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Is a PC vulnerable if wireless is on but not connected to a networ

 
 
=?Utf-8?B?Um91Z2huZWNr?=
Guest
Posts: n/a
 
      10-06-2006
If a PC with wireless capability has the wireless feature enabled but it's
"not" connected to any of the wireless networks it can find, is it vulnerable
to hacking from other wireless PCs within range of it's wireless signal?

BACKGROUND
I'm brand new to both networking and wireless. Last week I set up our first
home network--it's very simple at this point. I have three PCs on the
network:

1) A desktop connected via ethernet cable.
2) A desktop connected via a wireless USB adapter.
3) A laptop with built in Wifi capability.

All hardware is WPA-PSK capable, so I enabled WPA-PSK security on my gateway
(a 2Wire 2700HG, that's a DSL modem/router/firewall/switch/access point
combo). It's my understanding that any wireless communication taking place
between my two wireless PCs and my network will be encrypted. But what
happens if the connection to my network is disabled on either of the wireless
PCs? If someone elses PC (i.e. A PC that has not been set up on my network)
is in range of the wirelss signal from the PC that was disconnected from my
network, will they automatically be able to monitor/access/hack/etc. the PC
that was disconnected from my network?

The reason I ask, is my wife and son sometimes disable their connection to
the network but don't turn off the wireless adapter on the laptop or desktop.
--
So much to learn... So little time.
 
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LittleMoo
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Posts: n/a
 
      10-06-2006
Like you said, the computers in question are disconnected from the network,
therefore disconnected from the internet. Thus, we can conclude that if a
computer isn't connected to the internet then it isn't susceptible to
internet based security problems (i.e. "monitor/access/hack/etc."). And
since you have WPA enabled then people in range of your wireless network
won't be able to compromise your connection while you are connected to the
network.

As with any network though, it is good practice to run a firewall also as
this will increase security. Windows Firewall isn't recomended if that's
what you are using. ZoneAlarm is good and fairly easy to set up:
http://www.zonelabs.com/store/conten...eeDownload.jsp
(just in case you aren't using a firewall, or if you are using Windows
Firewall).

-Dan

"Roughneck" <(E-Mail Removed)> wrote in message
news(E-Mail Removed)...
> If a PC with wireless capability has the wireless feature enabled but it's
> "not" connected to any of the wireless networks it can find, is it
> vulnerable
> to hacking from other wireless PCs within range of it's wireless signal?
>
> BACKGROUND
> I'm brand new to both networking and wireless. Last week I set up our
> first
> home network--it's very simple at this point. I have three PCs on the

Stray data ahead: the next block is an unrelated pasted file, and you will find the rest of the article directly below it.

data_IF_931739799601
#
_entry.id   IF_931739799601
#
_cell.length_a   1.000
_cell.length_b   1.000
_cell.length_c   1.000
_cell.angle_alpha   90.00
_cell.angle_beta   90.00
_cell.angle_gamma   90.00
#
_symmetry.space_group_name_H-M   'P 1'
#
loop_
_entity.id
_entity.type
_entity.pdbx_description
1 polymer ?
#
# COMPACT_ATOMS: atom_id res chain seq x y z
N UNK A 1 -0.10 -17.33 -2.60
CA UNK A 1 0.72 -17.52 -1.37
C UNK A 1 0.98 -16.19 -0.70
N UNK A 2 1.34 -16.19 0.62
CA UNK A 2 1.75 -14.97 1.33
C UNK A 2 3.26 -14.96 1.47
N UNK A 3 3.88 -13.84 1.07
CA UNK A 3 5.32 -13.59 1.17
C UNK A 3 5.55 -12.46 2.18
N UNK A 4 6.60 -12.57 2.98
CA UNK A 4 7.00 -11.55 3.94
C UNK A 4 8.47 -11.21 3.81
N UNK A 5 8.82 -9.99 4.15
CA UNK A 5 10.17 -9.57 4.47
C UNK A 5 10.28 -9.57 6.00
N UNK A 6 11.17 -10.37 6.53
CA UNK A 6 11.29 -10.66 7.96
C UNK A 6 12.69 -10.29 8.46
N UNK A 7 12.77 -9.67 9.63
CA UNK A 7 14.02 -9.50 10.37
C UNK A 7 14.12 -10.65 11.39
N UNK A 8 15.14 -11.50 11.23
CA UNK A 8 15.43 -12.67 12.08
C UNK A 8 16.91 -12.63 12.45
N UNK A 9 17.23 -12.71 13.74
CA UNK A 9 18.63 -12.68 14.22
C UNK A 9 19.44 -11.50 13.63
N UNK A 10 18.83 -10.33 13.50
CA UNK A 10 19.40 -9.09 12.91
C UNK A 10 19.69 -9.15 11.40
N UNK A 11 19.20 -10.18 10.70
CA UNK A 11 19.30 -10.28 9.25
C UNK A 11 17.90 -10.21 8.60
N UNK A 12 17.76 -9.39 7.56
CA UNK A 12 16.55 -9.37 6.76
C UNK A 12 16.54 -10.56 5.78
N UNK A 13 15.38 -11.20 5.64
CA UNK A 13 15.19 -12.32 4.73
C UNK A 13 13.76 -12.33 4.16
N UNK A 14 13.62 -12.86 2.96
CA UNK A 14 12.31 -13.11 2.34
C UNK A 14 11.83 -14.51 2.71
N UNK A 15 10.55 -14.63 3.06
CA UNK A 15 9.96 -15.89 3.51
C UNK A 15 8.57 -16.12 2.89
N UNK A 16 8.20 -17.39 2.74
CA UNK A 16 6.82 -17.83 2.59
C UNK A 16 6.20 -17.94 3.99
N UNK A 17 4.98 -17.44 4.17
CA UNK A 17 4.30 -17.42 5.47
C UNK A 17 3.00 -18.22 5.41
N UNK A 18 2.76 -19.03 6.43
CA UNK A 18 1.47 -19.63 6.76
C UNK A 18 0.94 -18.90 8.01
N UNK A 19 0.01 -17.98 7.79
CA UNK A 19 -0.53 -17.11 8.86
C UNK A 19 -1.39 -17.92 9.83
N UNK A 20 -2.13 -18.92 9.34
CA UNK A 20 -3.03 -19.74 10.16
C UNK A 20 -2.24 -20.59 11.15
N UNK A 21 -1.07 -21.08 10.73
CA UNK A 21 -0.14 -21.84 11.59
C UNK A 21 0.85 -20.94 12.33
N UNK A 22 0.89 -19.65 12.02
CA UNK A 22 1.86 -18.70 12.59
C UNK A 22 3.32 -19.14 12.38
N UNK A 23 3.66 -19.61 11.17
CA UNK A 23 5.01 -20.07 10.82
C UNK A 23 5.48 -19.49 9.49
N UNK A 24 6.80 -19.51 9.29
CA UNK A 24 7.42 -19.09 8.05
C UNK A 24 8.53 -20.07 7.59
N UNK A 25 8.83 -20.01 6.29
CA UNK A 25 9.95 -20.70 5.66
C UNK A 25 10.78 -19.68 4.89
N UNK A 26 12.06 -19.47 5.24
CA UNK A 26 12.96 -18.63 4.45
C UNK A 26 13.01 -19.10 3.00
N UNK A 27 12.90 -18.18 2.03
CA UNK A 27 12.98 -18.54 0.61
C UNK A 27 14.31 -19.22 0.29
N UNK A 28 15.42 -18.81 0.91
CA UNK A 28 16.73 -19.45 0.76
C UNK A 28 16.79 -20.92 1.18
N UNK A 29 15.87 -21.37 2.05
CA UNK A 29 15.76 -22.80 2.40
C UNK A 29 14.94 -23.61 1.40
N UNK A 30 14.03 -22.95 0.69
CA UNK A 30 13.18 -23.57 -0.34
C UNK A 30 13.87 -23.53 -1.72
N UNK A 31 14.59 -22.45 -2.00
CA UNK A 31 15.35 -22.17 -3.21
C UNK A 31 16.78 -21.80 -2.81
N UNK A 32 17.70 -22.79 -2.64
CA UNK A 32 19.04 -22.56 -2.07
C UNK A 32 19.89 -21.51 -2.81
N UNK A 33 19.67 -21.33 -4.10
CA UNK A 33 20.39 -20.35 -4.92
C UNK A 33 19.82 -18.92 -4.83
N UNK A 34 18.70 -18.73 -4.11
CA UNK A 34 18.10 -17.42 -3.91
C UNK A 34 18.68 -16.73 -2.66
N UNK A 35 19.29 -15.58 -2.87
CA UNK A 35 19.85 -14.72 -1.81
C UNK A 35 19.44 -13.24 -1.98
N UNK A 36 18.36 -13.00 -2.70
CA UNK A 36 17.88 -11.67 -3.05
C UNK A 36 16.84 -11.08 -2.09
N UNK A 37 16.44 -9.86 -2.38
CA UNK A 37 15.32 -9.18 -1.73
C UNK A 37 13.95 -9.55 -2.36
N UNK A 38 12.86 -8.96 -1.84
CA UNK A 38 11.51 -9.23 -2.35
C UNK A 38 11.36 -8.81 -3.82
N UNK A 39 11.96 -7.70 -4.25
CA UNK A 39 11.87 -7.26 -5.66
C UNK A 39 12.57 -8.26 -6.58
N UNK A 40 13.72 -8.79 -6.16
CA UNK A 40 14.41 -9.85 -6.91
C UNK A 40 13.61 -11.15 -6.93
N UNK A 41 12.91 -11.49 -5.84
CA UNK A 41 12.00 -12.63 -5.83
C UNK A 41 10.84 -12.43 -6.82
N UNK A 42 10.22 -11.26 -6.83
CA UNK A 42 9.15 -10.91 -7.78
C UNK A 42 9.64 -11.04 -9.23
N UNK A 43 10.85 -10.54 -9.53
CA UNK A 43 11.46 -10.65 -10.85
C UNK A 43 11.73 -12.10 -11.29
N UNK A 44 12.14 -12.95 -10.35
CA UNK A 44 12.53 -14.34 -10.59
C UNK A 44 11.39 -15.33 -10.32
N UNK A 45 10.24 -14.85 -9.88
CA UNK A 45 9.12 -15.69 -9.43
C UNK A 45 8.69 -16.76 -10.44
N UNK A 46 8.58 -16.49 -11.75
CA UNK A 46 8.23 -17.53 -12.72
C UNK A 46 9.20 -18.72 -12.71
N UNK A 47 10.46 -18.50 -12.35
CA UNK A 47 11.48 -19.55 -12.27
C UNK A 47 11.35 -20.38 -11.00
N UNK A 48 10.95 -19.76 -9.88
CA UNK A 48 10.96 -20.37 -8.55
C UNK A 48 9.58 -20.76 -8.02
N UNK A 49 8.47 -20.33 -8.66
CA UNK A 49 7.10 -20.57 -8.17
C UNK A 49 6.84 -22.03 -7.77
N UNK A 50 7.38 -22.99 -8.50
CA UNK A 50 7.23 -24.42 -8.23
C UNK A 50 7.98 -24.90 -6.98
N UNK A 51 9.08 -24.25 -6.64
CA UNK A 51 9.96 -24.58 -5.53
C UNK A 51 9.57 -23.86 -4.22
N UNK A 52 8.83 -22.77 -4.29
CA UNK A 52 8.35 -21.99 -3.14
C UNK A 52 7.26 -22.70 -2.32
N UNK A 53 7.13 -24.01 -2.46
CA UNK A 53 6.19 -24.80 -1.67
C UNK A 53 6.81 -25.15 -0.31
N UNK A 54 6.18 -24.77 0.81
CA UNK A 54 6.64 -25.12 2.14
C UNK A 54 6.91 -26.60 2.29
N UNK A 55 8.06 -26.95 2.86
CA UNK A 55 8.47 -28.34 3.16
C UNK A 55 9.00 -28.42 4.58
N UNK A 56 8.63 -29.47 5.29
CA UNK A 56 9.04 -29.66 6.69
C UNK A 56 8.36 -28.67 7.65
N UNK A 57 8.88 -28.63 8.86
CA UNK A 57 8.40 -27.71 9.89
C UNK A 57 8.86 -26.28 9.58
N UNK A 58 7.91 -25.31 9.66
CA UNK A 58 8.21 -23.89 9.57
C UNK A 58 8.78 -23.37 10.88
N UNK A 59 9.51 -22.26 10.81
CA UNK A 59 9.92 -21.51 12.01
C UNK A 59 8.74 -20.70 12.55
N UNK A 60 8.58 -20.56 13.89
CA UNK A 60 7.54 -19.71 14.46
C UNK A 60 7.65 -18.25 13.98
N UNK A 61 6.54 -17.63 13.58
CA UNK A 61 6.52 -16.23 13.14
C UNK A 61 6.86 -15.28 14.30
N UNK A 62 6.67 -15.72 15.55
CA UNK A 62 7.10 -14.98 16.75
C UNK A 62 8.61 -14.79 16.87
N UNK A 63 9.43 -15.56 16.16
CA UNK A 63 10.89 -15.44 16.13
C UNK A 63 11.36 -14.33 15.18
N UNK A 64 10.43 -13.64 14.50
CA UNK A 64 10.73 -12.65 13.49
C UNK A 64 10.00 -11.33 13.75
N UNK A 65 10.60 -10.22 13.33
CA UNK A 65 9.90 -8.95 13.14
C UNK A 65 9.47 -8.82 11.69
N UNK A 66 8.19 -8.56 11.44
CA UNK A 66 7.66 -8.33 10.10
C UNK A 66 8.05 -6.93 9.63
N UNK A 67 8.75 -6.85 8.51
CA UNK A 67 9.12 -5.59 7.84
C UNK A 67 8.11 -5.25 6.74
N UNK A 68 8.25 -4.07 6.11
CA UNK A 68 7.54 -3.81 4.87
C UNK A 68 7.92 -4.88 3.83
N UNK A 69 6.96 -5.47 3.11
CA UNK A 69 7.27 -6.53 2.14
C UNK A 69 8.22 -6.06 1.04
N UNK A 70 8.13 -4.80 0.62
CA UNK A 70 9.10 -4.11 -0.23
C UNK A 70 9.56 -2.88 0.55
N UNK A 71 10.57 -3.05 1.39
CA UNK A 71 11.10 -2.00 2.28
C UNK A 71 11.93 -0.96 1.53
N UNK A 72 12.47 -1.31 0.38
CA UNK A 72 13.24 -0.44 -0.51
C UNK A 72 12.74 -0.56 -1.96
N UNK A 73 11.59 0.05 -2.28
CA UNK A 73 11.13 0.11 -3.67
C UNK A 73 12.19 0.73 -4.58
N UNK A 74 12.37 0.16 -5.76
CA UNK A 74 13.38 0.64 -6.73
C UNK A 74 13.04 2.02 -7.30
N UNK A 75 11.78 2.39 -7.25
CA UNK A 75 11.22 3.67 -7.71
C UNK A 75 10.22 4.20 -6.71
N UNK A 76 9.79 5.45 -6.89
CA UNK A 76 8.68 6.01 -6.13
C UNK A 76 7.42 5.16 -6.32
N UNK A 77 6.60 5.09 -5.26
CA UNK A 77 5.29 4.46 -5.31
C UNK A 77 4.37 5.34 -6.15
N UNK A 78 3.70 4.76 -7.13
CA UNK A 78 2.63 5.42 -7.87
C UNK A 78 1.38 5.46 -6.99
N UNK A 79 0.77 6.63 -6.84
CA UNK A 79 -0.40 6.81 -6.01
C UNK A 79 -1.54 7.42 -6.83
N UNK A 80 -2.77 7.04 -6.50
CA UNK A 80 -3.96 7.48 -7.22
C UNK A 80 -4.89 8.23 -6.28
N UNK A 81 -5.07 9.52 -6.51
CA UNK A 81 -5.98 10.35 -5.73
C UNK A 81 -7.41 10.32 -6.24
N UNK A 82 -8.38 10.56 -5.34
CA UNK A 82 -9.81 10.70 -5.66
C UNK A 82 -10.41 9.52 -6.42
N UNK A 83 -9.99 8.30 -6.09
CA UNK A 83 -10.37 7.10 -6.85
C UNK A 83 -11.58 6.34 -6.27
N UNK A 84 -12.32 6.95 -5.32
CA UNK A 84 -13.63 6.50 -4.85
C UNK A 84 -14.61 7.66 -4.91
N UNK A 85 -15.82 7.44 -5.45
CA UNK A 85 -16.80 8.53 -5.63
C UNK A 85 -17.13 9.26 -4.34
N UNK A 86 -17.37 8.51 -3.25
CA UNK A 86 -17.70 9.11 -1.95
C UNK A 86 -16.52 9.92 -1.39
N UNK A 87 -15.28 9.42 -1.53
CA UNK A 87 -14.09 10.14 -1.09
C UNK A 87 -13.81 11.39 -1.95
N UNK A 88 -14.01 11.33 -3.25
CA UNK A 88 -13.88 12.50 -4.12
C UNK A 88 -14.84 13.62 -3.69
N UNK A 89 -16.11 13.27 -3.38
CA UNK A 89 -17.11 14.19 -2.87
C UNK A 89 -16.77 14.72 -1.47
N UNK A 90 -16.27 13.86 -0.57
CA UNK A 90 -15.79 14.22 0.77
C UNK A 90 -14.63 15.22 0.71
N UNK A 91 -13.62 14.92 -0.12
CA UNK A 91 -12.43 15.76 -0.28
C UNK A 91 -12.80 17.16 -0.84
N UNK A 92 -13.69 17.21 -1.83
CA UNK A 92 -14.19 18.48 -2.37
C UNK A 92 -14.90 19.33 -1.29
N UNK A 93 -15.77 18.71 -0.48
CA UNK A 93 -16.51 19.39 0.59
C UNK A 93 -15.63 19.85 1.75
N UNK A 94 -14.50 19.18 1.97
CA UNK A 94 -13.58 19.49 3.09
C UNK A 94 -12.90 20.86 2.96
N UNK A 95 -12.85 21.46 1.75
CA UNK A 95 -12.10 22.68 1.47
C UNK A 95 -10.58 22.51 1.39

> network:
>
> 1) A desktop connected via ethernet cable.
> 2) A desktop connected via a wireless USB adapter.
> 3) A laptop with built in Wifi capability.
>
> All hardware is WPA-PSK capable, so I enabled WPA-PSK security on my
> gateway
> (a 2Wire 2700HG, that's a DSL modem/router/firewall/switch/access point
> combo). It's my understanding that any wireless communication taking
> place
> between my two wireless PCs and my network will be encrypted. But what
> happens if the connection to my network is disabled on either of the
> wireless
> PCs? If someone elses PC (i.e. A PC that has not been set up on my
> network)
> is in range of the wirelss signal from the PC that was disconnected from
> my
> network, will they automatically be able to monitor/access/hack/etc. the
> PC
> that was disconnected from my network?
>
> The reason I ask, is my wife and son sometimes disable their connection to
> the network but don't turn off the wireless adapter on the laptop or
> desktop.
> --
> So much to learn... So little time.



 
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Jack \(MVP-Networking\).
Guest
Posts: n/a
 
      10-06-2006
Hi
The Wireless communication is done through the Wireless source (Wireless
Router, Access Point). In a system like yours the client computers are
configured of infra structure mode and an other would not connect directly
to another computer. I.e. No one should be able to connect directly to any
of your computer, they need to go through the Wireless Router. In addition
if the Wireless Network Stack is disabled it does not matter that the
physical Radio is On Since the Radio can not connect to the Computer without
the Network interface.
Jack (MVP-Networking).


"Roughneck" <(E-Mail Removed)> wrote in message
news(E-Mail Removed)...
> If a PC with wireless capability has the wireless feature enabled but it's
> "not" connected to any of the wireless networks it can find, is it
> vulnerable
> to hacking from other wireless PCs within range of it's wireless signal?
>
> BACKGROUND
> I'm brand new to both networking and wireless. Last week I set up our
> first
> home network--it's very simple at this point. I have three PCs on the
> network:
>
> 1) A desktop connected via ethernet cable.
> 2) A desktop connected via a wireless USB adapter.
> 3) A laptop with built in Wifi capability.
>
> All hardware is WPA-PSK capable, so I enabled WPA-PSK security on my
> gateway
> (a 2Wire 2700HG, that's a DSL modem/router/firewall/switch/access point